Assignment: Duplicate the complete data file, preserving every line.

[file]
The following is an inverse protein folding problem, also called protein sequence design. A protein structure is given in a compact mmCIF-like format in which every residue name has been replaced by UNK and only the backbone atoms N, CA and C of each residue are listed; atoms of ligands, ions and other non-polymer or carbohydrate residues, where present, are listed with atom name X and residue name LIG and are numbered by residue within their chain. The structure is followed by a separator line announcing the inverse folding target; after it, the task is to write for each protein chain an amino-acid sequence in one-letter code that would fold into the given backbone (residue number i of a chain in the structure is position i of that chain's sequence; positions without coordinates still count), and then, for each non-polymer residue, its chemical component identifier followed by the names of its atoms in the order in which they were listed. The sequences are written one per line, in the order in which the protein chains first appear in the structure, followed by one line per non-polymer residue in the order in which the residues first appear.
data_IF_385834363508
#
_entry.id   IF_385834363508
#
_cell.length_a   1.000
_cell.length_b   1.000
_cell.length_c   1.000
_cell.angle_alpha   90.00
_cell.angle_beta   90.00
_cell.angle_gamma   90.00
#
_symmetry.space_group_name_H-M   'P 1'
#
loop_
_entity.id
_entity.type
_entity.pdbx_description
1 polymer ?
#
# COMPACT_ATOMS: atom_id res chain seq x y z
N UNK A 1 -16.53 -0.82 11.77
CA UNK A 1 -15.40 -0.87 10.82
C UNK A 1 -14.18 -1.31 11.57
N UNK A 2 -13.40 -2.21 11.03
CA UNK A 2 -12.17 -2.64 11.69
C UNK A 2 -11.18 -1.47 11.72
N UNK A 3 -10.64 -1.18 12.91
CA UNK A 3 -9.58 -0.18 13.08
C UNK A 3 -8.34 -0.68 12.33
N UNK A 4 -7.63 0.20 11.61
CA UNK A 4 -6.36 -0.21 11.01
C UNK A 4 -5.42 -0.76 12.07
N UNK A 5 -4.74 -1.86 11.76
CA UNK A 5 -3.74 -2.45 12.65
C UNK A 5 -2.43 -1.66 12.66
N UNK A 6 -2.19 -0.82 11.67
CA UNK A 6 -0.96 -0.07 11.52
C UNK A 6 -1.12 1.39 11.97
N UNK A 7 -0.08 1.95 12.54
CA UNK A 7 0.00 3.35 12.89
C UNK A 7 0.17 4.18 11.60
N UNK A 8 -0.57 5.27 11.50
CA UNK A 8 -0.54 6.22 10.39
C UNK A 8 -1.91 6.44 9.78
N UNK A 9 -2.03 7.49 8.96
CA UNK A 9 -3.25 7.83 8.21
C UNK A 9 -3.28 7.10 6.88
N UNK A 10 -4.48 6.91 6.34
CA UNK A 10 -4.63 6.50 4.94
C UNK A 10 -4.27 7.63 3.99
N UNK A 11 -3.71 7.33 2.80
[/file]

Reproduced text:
The following is an inverse protein folding problem, also called protein sequence design. A protein structure is given in a compact mmCIF-like format in which every residue name has been replaced by UNK and only the backbone atoms N, CA and C of each residue are listed; atoms of ligands, ions and other non-polymer or carbohydrate residues, where present, are listed with atom name X and residue name LIG and are numbered by residue within their chain. The structure is followed by a separator line announcing the inverse folding target; after it, the task is to write for each protein chain an amino-acid sequence in one-letter code that would fold into the given backbone (residue number i of a chain in the structure is position i of that chain's sequence; positions without coordinates still count), and then, for each non-polymer residue, its chemical component identifier followed by the names of its atoms in the order in which they were listed. The sequences are written one per line, in the order in which the protein chains first appear in the structure, followed by one line per non-polymer residue in the order in which the residues first appear.
data_IF_385834363508
#
_entry.id   IF_385834363508
#
_cell.length_a   1.000
_cell.length_b   1.000
_cell.length_c   1.000
_cell.angle_alpha   90.00
_cell.angle_beta   90.00
_cell.angle_gamma   90.00
#
_symmetry.space_group_name_H-M   'P 1'
#
loop_
_entity.id
_entity.type
_entity.pdbx_description
1 polymer ?
#
# COMPACT_ATOMS: atom_id res chain seq x y z
N UNK A 1 -16.53 -0.82 11.77
CA UNK A 1 -15.40 -0.87 10.82
C UNK A 1 -14.18 -1.31 11.57
N UNK A 2 -13.40 -2.21 11.03
CA UNK A 2 -12.17 -2.64 11.69
C UNK A 2 -11.18 -1.47 11.72
N UNK A 3 -10.64 -1.18 12.91
CA UNK A 3 -9.58 -0.18 13.08
C UNK A 3 -8.34 -0.68 12.33
N UNK A 4 -7.63 0.20 11.61
CA UNK A 4 -6.36 -0.21 11.01
C UNK A 4 -5.42 -0.76 12.07
N UNK A 5 -4.74 -1.86 11.76
CA UNK A 5 -3.74 -2.45 12.65
C UNK A 5 -2.43 -1.66 12.66
N UNK A 6 -2.19 -0.82 11.67
CA UNK A 6 -0.96 -0.07 11.52
C UNK A 6 -1.12 1.39 11.97
N UNK A 7 -0.08 1.95 12.54
CA UNK A 7 0.00 3.35 12.89
C UNK A 7 0.17 4.18 11.60
N UNK A 8 -0.57 5.27 11.50
CA UNK A 8 -0.54 6.22 10.39
C UNK A 8 -1.91 6.44 9.78
N UNK A 9 -2.03 7.49 8.96
CA UNK A 9 -3.25 7.83 8.21
C UNK A 9 -3.28 7.10 6.88
N UNK A 10 -4.48 6.91 6.34
CA UNK A 10 -4.63 6.50 4.94
C UNK A 10 -4.27 7.63 3.99
N UNK A 11 -3.71 7.33 2.80